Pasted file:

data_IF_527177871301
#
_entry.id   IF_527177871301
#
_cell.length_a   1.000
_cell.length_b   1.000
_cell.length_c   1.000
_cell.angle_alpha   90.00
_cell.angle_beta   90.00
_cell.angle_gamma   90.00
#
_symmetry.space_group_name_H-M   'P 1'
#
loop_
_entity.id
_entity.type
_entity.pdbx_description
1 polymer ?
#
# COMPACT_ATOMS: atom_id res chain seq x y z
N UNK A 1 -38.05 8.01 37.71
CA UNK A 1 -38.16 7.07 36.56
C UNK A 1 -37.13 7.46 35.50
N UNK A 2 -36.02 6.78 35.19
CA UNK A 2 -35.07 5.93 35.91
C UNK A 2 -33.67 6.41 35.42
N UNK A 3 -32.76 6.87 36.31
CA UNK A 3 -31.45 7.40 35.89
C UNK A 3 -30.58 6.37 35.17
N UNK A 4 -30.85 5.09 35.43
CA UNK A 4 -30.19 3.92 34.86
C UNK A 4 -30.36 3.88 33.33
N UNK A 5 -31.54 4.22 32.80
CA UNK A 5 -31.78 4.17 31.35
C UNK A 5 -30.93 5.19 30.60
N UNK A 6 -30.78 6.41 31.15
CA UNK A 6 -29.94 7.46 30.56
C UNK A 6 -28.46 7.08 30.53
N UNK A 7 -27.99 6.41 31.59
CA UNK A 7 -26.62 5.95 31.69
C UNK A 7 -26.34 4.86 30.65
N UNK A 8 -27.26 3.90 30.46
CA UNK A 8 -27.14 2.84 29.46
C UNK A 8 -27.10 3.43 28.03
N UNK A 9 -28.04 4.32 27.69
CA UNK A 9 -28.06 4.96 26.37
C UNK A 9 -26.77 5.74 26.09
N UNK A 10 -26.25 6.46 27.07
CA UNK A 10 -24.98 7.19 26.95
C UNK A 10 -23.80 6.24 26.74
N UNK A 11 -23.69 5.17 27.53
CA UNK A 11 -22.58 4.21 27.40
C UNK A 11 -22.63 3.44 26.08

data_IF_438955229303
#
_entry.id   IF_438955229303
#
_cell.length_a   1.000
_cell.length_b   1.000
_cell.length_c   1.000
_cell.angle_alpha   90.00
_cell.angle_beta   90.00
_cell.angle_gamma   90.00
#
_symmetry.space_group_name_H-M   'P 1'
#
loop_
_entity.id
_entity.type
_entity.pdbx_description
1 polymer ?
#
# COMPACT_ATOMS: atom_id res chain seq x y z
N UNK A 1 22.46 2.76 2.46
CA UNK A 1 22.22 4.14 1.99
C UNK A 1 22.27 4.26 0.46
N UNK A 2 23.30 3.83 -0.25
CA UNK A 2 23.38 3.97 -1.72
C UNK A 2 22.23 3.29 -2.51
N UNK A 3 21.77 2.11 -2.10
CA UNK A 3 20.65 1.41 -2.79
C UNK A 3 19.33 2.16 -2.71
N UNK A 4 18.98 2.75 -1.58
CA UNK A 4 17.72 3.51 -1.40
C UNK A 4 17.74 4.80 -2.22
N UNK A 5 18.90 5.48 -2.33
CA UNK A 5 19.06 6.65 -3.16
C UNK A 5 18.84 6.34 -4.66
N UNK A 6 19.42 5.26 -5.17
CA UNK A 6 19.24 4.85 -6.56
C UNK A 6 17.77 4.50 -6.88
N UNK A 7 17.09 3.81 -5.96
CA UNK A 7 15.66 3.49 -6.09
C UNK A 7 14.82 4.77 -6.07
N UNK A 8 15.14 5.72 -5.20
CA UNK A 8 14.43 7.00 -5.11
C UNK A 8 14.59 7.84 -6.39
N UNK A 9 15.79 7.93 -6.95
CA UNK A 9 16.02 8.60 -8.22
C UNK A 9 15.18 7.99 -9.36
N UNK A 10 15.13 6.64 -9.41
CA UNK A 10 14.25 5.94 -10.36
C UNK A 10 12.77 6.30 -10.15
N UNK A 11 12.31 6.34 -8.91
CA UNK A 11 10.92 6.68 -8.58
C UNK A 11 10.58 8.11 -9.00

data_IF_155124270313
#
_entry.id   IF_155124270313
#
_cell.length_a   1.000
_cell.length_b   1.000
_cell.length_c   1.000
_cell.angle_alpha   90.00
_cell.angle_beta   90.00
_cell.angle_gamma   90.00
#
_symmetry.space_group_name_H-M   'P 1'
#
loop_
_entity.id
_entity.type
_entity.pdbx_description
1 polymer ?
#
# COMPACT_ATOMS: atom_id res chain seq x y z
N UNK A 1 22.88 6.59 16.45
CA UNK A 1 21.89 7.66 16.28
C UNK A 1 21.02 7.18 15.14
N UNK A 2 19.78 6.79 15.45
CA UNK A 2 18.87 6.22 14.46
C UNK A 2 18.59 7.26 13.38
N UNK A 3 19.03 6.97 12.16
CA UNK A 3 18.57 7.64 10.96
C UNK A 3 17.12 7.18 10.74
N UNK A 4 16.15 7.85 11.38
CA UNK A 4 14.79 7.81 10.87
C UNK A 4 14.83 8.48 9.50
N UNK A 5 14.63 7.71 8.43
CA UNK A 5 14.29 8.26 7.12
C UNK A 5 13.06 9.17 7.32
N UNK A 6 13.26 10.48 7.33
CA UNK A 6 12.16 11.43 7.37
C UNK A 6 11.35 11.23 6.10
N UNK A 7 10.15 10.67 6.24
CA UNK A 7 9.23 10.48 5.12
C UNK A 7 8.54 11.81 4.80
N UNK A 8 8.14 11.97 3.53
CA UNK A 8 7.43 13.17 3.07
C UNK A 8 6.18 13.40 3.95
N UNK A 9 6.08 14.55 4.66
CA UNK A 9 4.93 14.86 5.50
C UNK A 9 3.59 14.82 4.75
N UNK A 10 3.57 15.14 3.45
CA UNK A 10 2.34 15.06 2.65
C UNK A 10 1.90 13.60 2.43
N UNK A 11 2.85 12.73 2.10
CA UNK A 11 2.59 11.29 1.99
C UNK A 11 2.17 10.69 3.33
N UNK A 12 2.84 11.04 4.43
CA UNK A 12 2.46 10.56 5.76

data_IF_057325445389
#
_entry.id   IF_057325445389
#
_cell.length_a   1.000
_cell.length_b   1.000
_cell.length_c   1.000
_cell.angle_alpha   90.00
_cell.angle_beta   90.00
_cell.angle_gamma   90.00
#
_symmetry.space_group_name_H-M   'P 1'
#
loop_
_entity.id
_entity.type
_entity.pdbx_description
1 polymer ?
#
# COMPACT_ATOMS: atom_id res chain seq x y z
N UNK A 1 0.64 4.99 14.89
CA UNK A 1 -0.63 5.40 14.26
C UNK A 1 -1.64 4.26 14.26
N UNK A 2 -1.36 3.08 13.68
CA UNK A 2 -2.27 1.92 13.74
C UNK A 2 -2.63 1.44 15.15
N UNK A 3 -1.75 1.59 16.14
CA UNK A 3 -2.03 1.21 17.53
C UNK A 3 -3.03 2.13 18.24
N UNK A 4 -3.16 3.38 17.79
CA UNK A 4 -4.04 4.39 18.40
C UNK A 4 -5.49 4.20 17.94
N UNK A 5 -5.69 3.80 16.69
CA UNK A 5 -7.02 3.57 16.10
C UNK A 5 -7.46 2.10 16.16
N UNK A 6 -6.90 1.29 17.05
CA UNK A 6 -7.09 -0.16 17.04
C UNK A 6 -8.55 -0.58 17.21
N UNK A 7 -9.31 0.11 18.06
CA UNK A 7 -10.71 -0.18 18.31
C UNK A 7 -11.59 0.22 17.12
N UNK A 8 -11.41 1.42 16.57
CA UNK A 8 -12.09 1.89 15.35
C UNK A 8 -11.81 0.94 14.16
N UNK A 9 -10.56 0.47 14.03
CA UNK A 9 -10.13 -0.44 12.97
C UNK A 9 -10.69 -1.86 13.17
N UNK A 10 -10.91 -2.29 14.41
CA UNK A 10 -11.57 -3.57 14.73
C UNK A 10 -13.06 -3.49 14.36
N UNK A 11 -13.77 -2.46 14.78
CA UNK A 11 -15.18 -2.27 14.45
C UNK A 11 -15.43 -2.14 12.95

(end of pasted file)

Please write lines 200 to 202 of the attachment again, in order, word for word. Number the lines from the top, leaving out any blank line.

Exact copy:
N UNK A 7 -9.31 0.11 18.06
CA UNK A 7 -10.71 -0.18 18.31
C UNK A 7 -11.59 0.22 17.12